You could probably put some lemon in here too, but at this point that seems like overkill.
Get an icing bag with a metal or plastic tip (sorry, this is one time that cutting the corner off a plastic bag probably isn’t enough). We’ll be using this to fill the cupcakes with lemon googe.
I chose a slightly too big tip, so my googe was spilling everywhere, and the lazy “I’m not sticking my hand in there to get a new tip because our kitchen sink broke this morning” solution was:
1. Stab the icing tip into the cupcake.
2. Spoon a tablespoon or so of googe into the bag.
3. Squeeze the googe into the cupcake, trying not to go right through to the bottom
Repeat, doing 1 more quickly subsequent times because you are dripping sticky slime all over the counter.
I had my lovely assistant do this part so it wasn’t bad for me at all, but you might want to save yourself the trouble and not use the largest icing tip you have on hand.
Figure 3: Lubricated lemon cupcakes. I’m pretty sure this monkier is not going to impress the friend who hates the word googe, but it’s more alliterative so it can be the alternate recipe name. Note the tools in the background include googe, an icing bag, and a place to put the icing bag so it doesn’t googe all over the counter.
You now have a cupcake with a gooey hole in it. I will refrain from juvenile jokes, but this may be the point where you’ll be really glad you used the food colouring so your lovely assistant will not think of juvenile jokes.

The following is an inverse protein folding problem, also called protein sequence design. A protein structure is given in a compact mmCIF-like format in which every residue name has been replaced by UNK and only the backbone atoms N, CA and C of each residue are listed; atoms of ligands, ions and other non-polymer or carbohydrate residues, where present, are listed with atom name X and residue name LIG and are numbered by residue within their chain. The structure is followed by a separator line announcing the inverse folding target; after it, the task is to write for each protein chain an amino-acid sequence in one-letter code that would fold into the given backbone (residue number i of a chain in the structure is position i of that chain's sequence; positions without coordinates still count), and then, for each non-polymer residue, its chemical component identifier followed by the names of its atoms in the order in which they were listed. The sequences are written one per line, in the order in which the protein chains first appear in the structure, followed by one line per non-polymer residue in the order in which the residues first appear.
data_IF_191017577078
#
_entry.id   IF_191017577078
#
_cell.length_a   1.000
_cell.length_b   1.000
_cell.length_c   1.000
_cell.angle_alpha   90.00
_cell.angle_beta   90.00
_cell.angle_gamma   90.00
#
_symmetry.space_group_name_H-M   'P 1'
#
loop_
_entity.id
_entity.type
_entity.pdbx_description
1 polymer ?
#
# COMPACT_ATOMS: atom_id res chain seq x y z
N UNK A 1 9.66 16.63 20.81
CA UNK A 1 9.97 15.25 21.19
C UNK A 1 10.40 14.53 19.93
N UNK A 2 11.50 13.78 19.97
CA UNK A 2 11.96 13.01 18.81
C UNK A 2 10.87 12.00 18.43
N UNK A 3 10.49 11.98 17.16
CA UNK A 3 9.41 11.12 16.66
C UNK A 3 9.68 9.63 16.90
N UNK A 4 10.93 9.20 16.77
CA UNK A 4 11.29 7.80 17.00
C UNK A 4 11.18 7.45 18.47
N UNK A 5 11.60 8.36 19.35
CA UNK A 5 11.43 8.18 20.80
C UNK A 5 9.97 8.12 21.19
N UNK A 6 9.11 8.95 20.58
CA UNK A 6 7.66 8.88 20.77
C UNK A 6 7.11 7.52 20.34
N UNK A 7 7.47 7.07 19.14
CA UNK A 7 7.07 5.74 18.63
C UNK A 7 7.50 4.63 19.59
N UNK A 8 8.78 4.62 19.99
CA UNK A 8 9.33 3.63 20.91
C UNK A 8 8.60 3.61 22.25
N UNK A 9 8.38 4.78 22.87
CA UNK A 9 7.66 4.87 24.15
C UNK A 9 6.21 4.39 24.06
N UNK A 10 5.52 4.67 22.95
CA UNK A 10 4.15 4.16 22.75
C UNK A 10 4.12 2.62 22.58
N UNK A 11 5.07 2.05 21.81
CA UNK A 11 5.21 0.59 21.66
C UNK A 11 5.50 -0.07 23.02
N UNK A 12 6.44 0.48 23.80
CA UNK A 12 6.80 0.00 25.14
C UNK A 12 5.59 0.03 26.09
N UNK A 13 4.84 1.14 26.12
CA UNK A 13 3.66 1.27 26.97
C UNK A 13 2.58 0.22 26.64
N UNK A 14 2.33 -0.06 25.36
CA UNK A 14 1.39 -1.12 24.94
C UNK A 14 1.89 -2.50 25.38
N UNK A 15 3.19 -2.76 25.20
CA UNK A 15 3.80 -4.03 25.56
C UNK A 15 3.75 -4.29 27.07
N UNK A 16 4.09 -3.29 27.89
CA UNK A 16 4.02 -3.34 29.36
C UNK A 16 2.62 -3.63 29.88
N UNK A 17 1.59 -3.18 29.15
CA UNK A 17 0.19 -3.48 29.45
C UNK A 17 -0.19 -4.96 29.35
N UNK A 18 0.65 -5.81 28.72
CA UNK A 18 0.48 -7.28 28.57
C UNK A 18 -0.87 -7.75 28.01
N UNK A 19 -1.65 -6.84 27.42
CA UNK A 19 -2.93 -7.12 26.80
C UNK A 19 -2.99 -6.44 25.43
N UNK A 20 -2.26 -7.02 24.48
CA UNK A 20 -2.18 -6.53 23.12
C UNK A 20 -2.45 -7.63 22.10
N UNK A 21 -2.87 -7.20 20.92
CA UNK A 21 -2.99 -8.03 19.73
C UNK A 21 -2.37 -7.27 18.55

Cover your googe-filled cupcakes with cream cheese icing. This will be challenging because you’re basically holding a lubricated cupcake and the icing will slide off the hole in the center. Having experimented with this, I can tell you that it is easiest to ice the outside and then cover the googe last. It’s also fun to slime the top of the cupcake and layer the icing on that, which will add extra lemony goodness but is also really messy.
Figure 4: Lemon googe cupcakes, partially and fully prepared
The Lemon Googe Cupcake Experiments
Hypothesis: lemon googe, if inserted into the cupcake 24h+ in advance, will suffuse the cupcake making it more delicious.
16 cupcakes were created in the initial batch.
2 were assembled and eaten immediately and declared delicious by both experimental subjects J and T.
The remaining cupcakes have been divided into two groups. Group one has been filled with googe and iced and placed in the fridge to age for 24h. After the time has elapsed, two prepared cupcakes will be removed from refrigeration and eaten by experimental subjects J and T. If they are deemed an improvement over the freshly assembled cupcakes, the rest of the batch will be prepared in a similar manner. After 48h have passed, experimental subjects will be able to compare 0-day cupcakes, 24h cupcakes, and 48h cupcakes. If the prepared cupcakes are deemed unsuitable at 24h (likely due to structural integrity failures), then the control batch will be left untouched until shortly before the 2600 meeting which will represent our larger clinical cupcake trial. This will not be a double-blinded experiment, although one could be conducted at a later date to more comprehensively test cupcake saturation over time.
Hypothesis 2: 400ml is way to much googe
Method: 400ml of googe solution has been prepared and will be inserted into cupcakes as described above. If the cupcakes cannot hold this amount of googe, the remainder will be given to the experimental subjects for consumption or further experimentation. We will report back on crowdsourced solutions for too much googe after the clinical trials are complete.
Cupcake Clinical Trial
If you wish to participate in this clinical cupcake trial, please attend the 2600 meeting at Quelab on Friday April 5, 2013. Please note that I have not obtained ethics approval for this experiment and you will be participating at your own risk.